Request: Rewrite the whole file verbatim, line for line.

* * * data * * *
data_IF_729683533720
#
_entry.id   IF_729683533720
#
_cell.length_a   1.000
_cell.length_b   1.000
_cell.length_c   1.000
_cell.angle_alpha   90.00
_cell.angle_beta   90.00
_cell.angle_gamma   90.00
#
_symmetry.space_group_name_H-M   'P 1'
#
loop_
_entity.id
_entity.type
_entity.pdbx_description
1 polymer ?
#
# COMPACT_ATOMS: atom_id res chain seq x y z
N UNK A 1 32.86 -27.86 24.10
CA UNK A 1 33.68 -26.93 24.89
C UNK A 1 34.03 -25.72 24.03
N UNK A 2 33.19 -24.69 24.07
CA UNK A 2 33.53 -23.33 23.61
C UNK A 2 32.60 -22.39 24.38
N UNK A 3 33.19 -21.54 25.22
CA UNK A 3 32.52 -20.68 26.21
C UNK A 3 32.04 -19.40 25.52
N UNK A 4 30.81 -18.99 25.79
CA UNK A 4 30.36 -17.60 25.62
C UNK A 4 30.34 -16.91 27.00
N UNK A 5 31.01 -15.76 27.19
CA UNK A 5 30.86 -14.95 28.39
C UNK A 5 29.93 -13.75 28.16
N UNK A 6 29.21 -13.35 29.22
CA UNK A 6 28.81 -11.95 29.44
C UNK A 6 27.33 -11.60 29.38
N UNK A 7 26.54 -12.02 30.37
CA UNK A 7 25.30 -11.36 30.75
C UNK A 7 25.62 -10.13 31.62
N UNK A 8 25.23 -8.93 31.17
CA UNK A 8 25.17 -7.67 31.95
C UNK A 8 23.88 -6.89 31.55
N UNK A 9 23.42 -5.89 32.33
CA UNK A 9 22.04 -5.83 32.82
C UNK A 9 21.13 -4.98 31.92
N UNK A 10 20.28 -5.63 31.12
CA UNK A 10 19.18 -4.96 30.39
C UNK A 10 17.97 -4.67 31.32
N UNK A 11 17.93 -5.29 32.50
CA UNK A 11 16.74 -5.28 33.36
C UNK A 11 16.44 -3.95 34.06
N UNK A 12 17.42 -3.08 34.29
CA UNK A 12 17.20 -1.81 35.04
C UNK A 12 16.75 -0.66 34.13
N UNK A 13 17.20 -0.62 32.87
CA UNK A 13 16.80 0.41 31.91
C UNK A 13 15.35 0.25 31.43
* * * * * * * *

data_IF_729683533720
#
_entry.id   IF_729683533720
#
_cell.length_a   1.000
_cell.length_b   1.000
_cell.length_c   1.000
_cell.angle_alpha   90.00
_cell.angle_beta   90.00
_cell.angle_gamma   90.00
#
_symmetry.space_group_name_H-M   'P 1'
#
loop_
_entity.id
_entity.type
_entity.pdbx_description
1 polymer ?
#
# COMPACT_ATOMS: atom_id res chain seq x y z
N UNK A 1 32.86 -27.86 24.10
CA UNK A 1 33.68 -26.93 24.89
C UNK A 1 34.03 -25.72 24.03
N UNK A 2 33.19 -24.69 24.07
CA UNK A 2 33.53 -23.33 23.61
C UNK A 2 32.60 -22.39 24.38
N UNK A 3 33.19 -21.54 25.22
CA UNK A 3 32.52 -20.68 26.21
C UNK A 3 32.04 -19.40 25.52
N UNK A 4 30.81 -18.99 25.79
CA UNK A 4 30.36 -17.60 25.62
C UNK A 4 30.34 -16.91 27.00
N UNK A 5 31.01 -15.76 27.19
CA UNK A 5 30.86 -14.95 28.39
C UNK A 5 29.93 -13.75 28.16
N UNK A 6 29.21 -13.35 29.22
CA UNK A 6 28.81 -11.95 29.44
C UNK A 6 27.33 -11.60 29.38
N UNK A 7 26.54 -12.02 30.37
CA UNK A 7 25.30 -11.36 30.75
C UNK A 7 25.62 -10.13 31.62
N UNK A 8 25.23 -8.93 31.17
CA UNK A 8 25.17 -7.67 31.95
C UNK A 8 23.88 -6.89 31.55
N UNK A 9 23.42 -5.89 32.33
CA UNK A 9 22.04 -5.83 32.82
C UNK A 9 21.13 -4.98 31.92
N UNK A 10 20.28 -5.63 31.12
CA UNK A 10 19.18 -4.96 30.39
C UNK A 10 17.97 -4.67 31.32
N UNK A 11 17.93 -5.29 32.50
CA UNK A 11 16.74 -5.28 33.36
C UNK A 11 16.44 -3.95 34.06
N UNK A 12 17.42 -3.08 34.29
CA UNK A 12 17.20 -1.81 35.04
C UNK A 12 16.75 -0.66 34.13
N UNK A 13 17.20 -0.62 32.87
CA UNK A 13 16.80 0.41 31.91
C UNK A 13 15.35 0.25 31.43